Here we are nearly two weeks into the month of March and we currently sit at more than seven degrees above long term averages. This includes five days with above average highs.. all in the 50's and 60's..two of which already broke records this last weekend. Snowfall early in the month supported cooler temperatures, but that has long since melted, and moving forward through the next week or longer, we will be flirting with more record warmth. The pattern that is developing will bring very warm air to much of the nation east of the Rockies in the coming days. Hundreds of record highs are likely over the next week to ten day stretch from the Plains eastward through the Great Lakes, Ohio Valley to the east coast. Here are some of the Eau Claire records in jeopardy in the coming days..
March 14: 66/2010
March 15: 70/1927
March 16: 73/1930
March 17: 75/1894
March 18: 71/1910
March 19: 74/1910
March 20: 67/1938
Here is a look at the Climate Prediction Center's temperature outlooks for the 6-10 day period, 8-14 day period, and for the entire month of March. The maps outline the probability of whether or not temperatures averaged out over that period will be above or below average, or near normal. You can clearly see the bullseye over the mid-Mississippi River Valley where the highest probabilities of above average temperatures are forecast. Western Wisconsin, though not in the heart of it, remains in a 50% or greater shading through the next two weeks.
If these forecasts hold true, the combination of warm days and mild nights during this two week stretch will clearly put this March into the running for the warmest on record. According to the National Weather Service data, the warmest March on record since 1949.. is 1973.. with an average temperature of 39.7.. roughly 10 degrees above the 30 year long term averages at the time. We came close to that in 2010. Of course many want to know what is causing this unusually warm weather. There are several factors, including the ones which helped to bring us the 5th warmest meteorological winter (Dec-Feb) on record here in Eau Claire. These include the phases of the Arctic Oscillation (AO), North Atlantic Oscillation (NAO) and the weakening 2nd year La Nina event. They are still in play. Another factor is the lack of snow cover across the northern tier of states. Here's a look at the latest snowfall coverage area map.. very little snowpack exists anywhere in the states, minus the inter-mountain west, far northern Wisconsin and northern New England.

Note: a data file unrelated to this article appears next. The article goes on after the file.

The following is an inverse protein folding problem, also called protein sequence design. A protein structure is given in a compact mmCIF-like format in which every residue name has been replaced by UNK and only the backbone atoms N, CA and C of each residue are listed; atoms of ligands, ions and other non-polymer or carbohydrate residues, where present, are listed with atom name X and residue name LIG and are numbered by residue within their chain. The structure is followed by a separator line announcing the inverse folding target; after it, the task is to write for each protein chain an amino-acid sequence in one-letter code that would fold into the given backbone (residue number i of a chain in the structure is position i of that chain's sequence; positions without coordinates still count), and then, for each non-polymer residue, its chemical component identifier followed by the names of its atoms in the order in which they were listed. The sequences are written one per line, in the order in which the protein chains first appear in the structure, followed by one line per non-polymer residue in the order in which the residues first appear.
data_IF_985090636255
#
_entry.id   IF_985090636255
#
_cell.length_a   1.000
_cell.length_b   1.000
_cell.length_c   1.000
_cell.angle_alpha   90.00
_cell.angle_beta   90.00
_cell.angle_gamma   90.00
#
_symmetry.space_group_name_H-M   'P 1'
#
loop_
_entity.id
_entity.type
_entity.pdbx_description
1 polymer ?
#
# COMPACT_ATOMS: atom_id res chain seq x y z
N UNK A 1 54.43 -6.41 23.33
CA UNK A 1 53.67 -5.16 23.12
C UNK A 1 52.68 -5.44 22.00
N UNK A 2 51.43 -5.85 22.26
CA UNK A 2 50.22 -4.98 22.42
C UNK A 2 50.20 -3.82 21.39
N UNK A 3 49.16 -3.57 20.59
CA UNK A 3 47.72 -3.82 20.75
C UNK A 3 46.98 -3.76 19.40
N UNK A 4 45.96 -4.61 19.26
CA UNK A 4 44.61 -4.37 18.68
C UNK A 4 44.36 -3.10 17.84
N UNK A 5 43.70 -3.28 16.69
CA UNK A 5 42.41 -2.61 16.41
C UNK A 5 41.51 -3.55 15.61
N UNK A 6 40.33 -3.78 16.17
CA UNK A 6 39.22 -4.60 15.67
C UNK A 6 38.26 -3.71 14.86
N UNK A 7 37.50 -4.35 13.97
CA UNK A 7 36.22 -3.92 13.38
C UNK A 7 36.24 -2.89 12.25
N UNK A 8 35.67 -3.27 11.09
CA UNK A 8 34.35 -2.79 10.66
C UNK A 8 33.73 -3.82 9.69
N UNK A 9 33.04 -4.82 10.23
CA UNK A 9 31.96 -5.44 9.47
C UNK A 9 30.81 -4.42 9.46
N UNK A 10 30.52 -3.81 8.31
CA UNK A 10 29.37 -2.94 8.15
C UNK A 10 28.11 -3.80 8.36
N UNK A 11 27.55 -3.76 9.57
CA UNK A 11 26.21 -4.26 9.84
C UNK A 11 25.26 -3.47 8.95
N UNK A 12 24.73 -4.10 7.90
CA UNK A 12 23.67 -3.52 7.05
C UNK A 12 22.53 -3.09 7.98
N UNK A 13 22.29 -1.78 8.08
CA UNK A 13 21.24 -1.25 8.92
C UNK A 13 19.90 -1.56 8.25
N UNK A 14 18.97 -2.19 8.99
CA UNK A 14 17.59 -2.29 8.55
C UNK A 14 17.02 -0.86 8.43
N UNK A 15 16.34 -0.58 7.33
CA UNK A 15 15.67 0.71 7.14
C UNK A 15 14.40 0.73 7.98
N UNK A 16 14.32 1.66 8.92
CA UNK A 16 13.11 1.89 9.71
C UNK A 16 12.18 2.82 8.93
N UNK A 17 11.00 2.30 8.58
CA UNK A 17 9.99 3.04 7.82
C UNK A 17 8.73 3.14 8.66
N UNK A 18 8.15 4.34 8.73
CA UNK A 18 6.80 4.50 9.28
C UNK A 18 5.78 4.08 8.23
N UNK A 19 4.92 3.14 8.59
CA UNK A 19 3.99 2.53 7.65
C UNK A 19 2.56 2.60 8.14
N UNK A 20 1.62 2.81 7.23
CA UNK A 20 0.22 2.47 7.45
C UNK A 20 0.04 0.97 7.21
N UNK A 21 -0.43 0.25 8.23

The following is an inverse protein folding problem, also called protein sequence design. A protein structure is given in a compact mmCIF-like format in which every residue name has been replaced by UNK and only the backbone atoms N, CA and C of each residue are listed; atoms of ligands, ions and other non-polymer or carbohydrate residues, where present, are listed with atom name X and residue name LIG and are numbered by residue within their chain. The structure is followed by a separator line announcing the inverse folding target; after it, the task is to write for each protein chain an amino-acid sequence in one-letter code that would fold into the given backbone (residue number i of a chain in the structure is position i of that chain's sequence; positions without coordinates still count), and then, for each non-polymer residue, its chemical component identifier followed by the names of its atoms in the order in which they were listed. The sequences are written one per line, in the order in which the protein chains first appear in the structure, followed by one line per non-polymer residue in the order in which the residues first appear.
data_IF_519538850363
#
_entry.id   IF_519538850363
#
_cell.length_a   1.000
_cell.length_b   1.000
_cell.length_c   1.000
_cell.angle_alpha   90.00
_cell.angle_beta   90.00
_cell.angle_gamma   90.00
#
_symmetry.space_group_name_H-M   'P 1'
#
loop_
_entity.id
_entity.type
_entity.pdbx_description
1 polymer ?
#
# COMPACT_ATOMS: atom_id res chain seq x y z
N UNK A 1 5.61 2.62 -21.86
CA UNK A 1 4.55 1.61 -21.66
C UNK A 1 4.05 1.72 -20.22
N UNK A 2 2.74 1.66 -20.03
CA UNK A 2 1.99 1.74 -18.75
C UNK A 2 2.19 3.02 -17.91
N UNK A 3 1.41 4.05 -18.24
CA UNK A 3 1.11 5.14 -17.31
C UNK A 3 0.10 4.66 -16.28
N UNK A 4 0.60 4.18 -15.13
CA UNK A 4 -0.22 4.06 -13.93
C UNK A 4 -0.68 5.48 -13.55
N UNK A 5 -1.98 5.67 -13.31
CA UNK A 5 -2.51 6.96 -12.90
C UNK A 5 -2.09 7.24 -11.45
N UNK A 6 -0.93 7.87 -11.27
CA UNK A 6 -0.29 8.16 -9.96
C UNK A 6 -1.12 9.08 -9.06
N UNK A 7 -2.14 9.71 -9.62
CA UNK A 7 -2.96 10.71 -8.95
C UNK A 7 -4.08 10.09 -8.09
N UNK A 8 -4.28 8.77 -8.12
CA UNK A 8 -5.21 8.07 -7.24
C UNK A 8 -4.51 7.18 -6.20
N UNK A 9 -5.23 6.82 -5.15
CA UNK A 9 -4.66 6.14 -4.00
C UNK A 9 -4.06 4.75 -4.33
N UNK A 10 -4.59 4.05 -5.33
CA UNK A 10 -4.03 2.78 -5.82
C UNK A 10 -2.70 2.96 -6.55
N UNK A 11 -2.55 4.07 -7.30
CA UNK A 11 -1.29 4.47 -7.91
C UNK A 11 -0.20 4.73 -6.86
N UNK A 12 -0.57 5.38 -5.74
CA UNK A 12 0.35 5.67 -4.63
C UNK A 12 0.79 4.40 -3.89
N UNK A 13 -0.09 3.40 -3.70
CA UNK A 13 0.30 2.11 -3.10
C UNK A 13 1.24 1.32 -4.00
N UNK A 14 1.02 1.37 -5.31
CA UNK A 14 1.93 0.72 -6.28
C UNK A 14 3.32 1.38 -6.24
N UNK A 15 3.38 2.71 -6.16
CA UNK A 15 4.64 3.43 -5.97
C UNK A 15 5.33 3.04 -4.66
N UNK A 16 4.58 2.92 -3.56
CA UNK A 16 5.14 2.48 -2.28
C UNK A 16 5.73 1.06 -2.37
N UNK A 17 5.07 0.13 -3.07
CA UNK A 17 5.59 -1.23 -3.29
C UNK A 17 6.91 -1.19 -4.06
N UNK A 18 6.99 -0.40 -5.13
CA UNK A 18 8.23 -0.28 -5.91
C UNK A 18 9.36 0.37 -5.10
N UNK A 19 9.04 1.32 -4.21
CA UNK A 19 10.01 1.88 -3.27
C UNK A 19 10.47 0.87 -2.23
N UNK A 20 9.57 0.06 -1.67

Snowpack would still be expected to reside in the northern states this time of year, and helps to keep temperatures on the cooler side, even when warmer patterns develop. This is why you will likely never see record high events this time of year when there is a fairly significant snow cover to our south and/or west. Finally, one of the largest players is the positioning of the jet stream. Here in March the average position of the jet would still be expected to reside somewhere across the northern third of the nation. This has hardly been the case however most of the winter. Other than a few occasions, it has been much further north, many times in southern Canada, which led to the mild winter across most of the U.S. Arctic air to the north wasn't able to push southward into the states.
The current evolving pattern is one that becomes a bit more common as we move through the spring and sometimes the fall months, when the seasons are making the transition from warm to cold or vice versa. The jet can become what we call, highly amplified, where a large ridge/trough configuration develops. In this case, the longer range guidance is suggesting this pattern will evolve into what is known as an "omega" block.. it's appearance gives the name away, if you know your Greek alphabet. The forecast map below is at jet stream level next Monday, March 19.
These patterns are slow to break down, commonly lasting a week or more. Those fortunate enough to fall under the "ridge", an area of relatively warmer air in the upper levels, will typically experience mostly warm and dry weather.. but for those under the "trough", much cooler and unsettled weather can be expected. I'm guessing this pattern will be getting some national attention over the next week or longer, with record-breaking warmth in the eastern half to two thirds of the country, (including us..) while out west, late season snows will fall in some unusual places.. including southern California and Arizona..
The next logical question would then be.. so does this mean winter is over for good and the cold is gone for the season? Not so fast.. we have to remember it is still only the middle of March. Keep in mind we average more than 8 inches of snow this month, while April typically sees just over 2 inches.. Is it possible? Yes.. Likely? No.. But, only time will tell in what has been an anything but typical year weather-wise thus far..